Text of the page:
The Girl from the Sea – Chapter Seventeen
It was a weekend and the inn was packed with people looking forward to not working tomorrow. Pete and the Captain were sitting in a booth watching the comings and goings, sipping their ale and looking like the regulars they were. Faces around them were familiar, people they had known forever – the strangers stood out like sore thumbs. Two young lads were standing at the bar with untouched tankards in front of them. One of them broke away from the bar and started moving around the groups of tables asking questions and moving on to the next. He arrived at the table where Pete and the Captain were smoking their pipes.
“I’m sorry to bother you people,” began the young man very politely. The two men looked up through the smoke, squinting against the bitter smell of tobacco. “My brother and I are looking for our sister who’s been missing this past week. Might you have seen her?”
“Missing girl you say? Well now I don’t think so…” pondered the Captain. “What does she look like?”
“Ten years old. Long curly hair, green eyes. Listen, it’s a small village. If there’s a strange girl wandering around you must have seen her.”
“Pete, have you seen anyone?”
“No Captain. Not me. No unusual girls around here.”
“Well thanks anyway. We’re moving on soon – trying all the villages along the coast. She always wanted to go to sea, so we’ve assumed that she sneaked onto one of the boats. She’s always been more of a boy than a girl anyway.” Anthony looked glum as he rejoined Lucas at the bar.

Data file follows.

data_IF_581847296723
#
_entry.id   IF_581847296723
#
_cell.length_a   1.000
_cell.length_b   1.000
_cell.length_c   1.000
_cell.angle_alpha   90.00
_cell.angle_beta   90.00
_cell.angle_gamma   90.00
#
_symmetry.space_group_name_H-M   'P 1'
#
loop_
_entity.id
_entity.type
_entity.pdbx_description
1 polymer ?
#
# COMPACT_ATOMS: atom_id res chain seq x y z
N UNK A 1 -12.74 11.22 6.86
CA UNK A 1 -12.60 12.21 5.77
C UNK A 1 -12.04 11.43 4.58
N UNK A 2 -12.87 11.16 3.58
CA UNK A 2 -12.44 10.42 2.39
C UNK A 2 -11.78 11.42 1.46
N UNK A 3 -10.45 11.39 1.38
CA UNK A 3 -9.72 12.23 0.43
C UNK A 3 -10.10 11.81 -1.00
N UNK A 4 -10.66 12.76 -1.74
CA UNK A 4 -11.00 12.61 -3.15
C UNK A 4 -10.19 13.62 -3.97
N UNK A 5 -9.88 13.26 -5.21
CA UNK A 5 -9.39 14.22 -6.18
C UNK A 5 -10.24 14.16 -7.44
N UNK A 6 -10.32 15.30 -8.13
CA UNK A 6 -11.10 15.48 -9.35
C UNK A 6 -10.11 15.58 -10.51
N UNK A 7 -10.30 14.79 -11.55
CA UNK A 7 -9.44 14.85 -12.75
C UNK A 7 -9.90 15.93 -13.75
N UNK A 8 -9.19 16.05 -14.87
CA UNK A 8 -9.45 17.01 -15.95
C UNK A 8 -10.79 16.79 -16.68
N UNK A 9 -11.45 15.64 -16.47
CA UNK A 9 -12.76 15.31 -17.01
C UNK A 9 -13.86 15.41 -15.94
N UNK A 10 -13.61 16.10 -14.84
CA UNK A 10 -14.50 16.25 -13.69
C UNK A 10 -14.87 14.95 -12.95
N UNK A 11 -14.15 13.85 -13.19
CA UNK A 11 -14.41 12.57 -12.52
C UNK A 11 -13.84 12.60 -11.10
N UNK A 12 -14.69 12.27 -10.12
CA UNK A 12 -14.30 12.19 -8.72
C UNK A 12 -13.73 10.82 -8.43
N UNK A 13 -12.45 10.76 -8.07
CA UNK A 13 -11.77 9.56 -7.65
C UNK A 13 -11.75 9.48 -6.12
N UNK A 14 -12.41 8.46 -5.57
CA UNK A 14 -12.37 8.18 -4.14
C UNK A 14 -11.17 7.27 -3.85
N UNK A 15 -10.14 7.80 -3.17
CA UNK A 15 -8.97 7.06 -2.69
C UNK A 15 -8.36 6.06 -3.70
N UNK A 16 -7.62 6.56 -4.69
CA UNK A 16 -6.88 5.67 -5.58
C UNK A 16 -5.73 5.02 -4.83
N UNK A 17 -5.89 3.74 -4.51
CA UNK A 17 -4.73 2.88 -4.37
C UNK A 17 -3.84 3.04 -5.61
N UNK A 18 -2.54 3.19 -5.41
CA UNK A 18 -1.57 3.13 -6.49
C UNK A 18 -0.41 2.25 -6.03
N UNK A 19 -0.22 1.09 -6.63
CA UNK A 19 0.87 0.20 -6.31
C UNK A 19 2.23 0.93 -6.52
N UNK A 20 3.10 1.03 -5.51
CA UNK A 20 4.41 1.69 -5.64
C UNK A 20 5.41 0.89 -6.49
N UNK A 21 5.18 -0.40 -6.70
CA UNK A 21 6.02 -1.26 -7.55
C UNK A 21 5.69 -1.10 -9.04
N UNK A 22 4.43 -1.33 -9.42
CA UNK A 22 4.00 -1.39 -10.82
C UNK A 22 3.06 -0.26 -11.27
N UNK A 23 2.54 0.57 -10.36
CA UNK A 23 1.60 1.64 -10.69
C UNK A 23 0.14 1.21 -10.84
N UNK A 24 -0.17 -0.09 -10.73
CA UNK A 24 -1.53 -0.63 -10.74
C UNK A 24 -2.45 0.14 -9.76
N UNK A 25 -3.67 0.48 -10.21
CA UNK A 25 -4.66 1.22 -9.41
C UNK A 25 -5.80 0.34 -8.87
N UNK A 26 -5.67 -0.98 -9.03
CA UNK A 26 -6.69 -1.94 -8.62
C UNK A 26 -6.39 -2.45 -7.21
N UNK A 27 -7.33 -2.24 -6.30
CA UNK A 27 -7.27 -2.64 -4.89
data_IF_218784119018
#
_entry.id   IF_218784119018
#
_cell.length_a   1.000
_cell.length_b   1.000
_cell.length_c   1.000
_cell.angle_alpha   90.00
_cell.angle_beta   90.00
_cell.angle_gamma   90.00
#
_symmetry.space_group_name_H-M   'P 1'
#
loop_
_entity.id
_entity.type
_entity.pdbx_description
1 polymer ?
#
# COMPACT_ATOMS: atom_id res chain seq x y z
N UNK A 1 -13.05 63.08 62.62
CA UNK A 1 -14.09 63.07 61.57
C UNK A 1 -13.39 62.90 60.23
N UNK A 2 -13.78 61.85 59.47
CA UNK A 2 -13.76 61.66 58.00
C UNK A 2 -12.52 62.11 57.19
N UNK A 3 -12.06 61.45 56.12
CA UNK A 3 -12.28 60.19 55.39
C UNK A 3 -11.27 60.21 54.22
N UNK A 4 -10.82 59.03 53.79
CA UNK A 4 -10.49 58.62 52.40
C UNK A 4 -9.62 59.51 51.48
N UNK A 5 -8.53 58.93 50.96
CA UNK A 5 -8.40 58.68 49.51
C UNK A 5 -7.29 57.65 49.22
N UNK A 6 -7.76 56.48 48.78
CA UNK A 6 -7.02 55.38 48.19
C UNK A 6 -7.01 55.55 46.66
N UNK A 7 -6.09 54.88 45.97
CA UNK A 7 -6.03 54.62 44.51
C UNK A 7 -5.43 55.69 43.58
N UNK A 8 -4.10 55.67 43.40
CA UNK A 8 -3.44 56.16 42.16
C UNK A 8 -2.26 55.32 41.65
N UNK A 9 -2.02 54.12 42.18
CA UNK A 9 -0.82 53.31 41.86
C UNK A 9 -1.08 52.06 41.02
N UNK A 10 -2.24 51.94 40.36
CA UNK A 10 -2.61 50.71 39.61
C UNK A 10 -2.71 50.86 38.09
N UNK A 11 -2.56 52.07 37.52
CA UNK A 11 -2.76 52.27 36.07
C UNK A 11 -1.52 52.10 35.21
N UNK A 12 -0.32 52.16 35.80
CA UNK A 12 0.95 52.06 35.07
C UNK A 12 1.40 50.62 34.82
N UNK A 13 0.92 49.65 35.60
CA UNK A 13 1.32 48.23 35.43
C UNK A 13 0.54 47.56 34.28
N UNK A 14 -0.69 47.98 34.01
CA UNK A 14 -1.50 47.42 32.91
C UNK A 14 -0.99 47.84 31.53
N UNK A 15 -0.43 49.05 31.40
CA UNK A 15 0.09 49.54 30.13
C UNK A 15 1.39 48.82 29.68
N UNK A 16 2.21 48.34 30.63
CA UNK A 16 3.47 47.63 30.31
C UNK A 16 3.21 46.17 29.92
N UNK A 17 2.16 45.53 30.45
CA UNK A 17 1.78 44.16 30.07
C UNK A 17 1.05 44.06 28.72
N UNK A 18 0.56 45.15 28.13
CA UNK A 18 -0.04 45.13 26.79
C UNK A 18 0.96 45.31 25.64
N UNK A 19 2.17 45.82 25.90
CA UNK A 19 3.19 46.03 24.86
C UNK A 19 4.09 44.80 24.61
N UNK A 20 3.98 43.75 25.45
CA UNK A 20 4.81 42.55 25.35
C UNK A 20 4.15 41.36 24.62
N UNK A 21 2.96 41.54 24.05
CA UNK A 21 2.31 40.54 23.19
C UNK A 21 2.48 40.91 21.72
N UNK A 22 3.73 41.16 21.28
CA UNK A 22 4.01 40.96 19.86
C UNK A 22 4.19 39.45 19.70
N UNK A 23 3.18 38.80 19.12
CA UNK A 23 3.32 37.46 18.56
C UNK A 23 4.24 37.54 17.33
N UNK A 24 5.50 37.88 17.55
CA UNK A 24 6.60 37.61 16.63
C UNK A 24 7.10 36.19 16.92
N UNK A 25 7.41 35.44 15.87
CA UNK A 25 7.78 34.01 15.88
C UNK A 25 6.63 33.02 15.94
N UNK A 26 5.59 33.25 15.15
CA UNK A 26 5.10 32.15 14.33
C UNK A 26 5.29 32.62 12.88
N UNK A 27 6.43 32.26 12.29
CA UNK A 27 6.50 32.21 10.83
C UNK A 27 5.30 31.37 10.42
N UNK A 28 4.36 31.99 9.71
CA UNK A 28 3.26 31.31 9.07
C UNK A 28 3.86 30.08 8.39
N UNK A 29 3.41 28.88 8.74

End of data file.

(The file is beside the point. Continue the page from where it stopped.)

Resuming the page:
“Brothers. That makes sense – it sounds like Frankie.” The Captain said to Pete. “What should we do? Should we take them to her?”
“They seem to care about her if they’re going to all these lengths to find her.”
“Right. Let’s finish up then and be on our way.”
They finished their tankards and took them back to the bar. As they put their tankards down on the bar, they reached across Anthony and Lucas and the Captain muttered under his breath. “We’ve seen her. She’s safe. Wait five minutes and follow us out.” They waved their goodbyes to the innkeeper and headed out.
The brothers looked shocked and delighted at the same time and watched the older men walk out of the pub. They drank up quickly and jumped to their feet, paying no notice to a man in the shadows, who was taking notice of their every move. His cap was pulled down to hide his scars but his sharp eyes missed nothing.
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